• Will you prepare the estate’s final tax returns?
  • What’s the cost of the whole probate process?

Can You Sell a House Before Probate is Completed?

Can I sell a property without probate?

You cannot complete the sale of a probate house before obtaining the Grant of Probate. However, you can list the property and accept offers if the decedent was the property’s sole owner.

You’re free to sell a house at any time if probate isn’t required. Probate isn’t required if the deceased person placed their estate in a:

  • Living trust
  • Joint tenancy
  • Transfer-on-death deed

Handling Probate Disagreements

Estate settlement processes aren’t always smooth. You may have to deal with disputes among family members. Below are the most common probate disputes.

Disputed Will

Disputes do arise if a will is unclear or contentious. To resolve such issues, you’ll need to prove the will’s validity in a probate court.

Multiple Application for Estates

The probate court is responsible for identifying the inheritor of the deceased’s properties in the absence of a will. Conflicts arise when multiple people request a particular asset. This issue is common among relatives or debtors looking to claim an asset. The best way of handling these altercations is by hiring a probate attorney.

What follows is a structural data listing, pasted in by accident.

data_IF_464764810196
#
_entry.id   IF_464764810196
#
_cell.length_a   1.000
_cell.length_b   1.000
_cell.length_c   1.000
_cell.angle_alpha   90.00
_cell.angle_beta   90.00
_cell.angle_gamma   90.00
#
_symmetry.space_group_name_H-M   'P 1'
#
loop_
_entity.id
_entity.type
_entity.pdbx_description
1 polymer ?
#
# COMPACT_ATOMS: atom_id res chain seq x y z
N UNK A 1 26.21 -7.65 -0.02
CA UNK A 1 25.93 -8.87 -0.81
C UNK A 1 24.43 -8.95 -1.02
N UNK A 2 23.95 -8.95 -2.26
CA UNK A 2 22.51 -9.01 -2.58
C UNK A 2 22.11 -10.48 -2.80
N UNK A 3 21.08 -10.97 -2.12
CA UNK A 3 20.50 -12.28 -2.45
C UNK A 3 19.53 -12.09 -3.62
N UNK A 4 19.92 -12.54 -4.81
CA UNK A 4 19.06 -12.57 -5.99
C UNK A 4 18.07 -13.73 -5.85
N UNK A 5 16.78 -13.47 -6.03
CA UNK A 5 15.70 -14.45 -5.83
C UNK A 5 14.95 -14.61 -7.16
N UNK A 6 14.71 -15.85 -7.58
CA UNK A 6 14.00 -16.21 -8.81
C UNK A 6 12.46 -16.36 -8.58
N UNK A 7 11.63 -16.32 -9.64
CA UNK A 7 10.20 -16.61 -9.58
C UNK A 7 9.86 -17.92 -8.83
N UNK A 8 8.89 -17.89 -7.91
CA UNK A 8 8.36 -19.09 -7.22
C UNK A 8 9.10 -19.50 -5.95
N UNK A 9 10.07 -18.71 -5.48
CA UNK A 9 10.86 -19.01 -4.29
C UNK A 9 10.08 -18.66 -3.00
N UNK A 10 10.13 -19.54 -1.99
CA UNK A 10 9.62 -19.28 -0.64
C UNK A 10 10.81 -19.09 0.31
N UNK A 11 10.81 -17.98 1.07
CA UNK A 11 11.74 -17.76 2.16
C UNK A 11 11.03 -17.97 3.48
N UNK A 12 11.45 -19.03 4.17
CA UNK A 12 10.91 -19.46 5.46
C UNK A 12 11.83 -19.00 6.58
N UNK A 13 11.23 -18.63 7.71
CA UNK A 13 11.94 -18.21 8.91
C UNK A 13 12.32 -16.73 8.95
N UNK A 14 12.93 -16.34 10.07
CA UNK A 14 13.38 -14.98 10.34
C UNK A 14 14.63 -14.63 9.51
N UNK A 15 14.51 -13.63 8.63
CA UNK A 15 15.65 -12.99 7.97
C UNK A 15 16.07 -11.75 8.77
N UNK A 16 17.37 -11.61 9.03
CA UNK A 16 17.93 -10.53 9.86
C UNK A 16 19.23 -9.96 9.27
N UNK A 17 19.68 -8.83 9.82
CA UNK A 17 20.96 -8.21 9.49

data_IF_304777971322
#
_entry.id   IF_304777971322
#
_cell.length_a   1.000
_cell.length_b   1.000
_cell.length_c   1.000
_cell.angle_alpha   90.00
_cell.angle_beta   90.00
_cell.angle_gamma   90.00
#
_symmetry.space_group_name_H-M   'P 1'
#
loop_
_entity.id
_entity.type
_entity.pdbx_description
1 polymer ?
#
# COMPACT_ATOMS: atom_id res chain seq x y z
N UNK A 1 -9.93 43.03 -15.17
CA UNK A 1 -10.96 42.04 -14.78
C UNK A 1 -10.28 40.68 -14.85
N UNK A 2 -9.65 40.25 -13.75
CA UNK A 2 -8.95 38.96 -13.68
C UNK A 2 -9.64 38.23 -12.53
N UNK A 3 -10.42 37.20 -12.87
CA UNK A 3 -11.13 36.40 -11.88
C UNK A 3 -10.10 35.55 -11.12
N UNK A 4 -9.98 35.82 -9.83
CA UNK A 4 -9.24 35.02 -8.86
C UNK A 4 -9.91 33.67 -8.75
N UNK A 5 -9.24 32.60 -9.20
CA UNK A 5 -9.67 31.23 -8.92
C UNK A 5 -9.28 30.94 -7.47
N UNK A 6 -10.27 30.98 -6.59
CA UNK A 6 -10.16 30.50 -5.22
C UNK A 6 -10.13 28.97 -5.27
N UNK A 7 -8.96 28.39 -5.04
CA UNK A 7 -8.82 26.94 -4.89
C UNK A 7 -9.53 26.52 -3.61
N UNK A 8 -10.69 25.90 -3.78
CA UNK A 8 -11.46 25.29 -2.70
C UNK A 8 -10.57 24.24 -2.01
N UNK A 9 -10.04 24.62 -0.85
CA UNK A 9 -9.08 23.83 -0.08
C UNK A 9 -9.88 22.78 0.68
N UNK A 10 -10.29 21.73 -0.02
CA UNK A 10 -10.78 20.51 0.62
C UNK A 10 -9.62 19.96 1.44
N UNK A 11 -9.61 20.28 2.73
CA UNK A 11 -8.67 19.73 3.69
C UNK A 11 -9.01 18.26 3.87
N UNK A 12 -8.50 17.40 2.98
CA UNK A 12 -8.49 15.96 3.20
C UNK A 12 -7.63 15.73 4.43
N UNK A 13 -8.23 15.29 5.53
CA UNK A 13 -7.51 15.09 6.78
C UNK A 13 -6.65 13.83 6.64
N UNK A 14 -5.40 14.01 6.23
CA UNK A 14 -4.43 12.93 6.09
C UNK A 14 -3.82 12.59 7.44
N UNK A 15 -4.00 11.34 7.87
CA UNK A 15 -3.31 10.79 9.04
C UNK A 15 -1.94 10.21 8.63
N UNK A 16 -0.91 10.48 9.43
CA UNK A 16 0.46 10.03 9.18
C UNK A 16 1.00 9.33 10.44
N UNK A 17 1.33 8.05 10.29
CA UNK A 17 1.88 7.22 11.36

Influencing the Deceased

It isn’t uncommon for a will to be changed. However, disputes arise if the deceased was coerced into writing or changing a will. If you can prove such an allegation in court, the judge may invalidate the will. You can avoid such conflicts by working with an attorney at every probate step.

Mediation may be the best way of resolving probate conflicts among family members.

house in probate for sale

Selling Your House in Probate

Selling a probate house involves several steps.

Apply for a Probate

Selling a probate property begins by applying for a probate grant. It may take two to twelve weeks to obtain the grant. Before seeking probate, ensure you have registered the death and identified whether there’s a will.

Value the Property

Once you get the probate grant, proceed and determine the property’s value. Estate valuation varies from state to state, depending on probate rules. An estate agent may help you appraise the property accurately.

Paying Inheritance Tax

Decedent’s estates that are worth $11.70 million or more attract a 40% federal estate tax.

Inform the Relevant Parties

It’s advisable to notify other beneficiaries about the intended sale. You can also inform legal and financial organizations that were close to the deceased person.

Preparing the Property for Sale

This step involves clearing the decedent’s belongings from a property.

Listing and Selling the Property

Listing and selling your probate property can sometimes be tiring. You can avoid the complications of selling a probate house by looking for cash home buyers in Fort Worth.


You can only sell a property in probate if you obtain a probate grant. The process of getting a Grant of Probate takes less than 14 weeks, provided disputes don’t arise. After getting the grant, you’re free to list your property on the market. A better alternative is selling your probate property directly to a real estate company.